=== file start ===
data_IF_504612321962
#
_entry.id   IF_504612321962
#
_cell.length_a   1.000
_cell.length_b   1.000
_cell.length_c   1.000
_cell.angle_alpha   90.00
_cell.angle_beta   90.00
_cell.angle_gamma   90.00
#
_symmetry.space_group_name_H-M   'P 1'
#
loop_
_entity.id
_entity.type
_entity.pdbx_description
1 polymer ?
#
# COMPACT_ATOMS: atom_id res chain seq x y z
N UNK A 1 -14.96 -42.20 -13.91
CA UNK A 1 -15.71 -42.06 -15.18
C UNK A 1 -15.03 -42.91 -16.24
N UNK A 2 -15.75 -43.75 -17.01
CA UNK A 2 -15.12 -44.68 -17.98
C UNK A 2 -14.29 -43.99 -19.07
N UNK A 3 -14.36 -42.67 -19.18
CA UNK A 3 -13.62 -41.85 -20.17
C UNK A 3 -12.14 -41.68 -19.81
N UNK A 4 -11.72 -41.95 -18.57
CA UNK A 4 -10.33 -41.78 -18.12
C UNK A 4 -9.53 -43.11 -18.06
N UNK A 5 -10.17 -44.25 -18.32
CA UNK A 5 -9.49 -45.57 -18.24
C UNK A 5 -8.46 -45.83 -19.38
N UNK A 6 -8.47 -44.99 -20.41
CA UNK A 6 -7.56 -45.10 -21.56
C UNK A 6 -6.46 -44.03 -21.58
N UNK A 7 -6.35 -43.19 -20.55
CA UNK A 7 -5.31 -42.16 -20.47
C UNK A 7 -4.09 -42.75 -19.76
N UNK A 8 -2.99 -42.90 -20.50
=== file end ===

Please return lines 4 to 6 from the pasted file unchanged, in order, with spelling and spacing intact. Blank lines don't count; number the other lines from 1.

#
_cell.length_a   1.000
_cell.length_b   1.000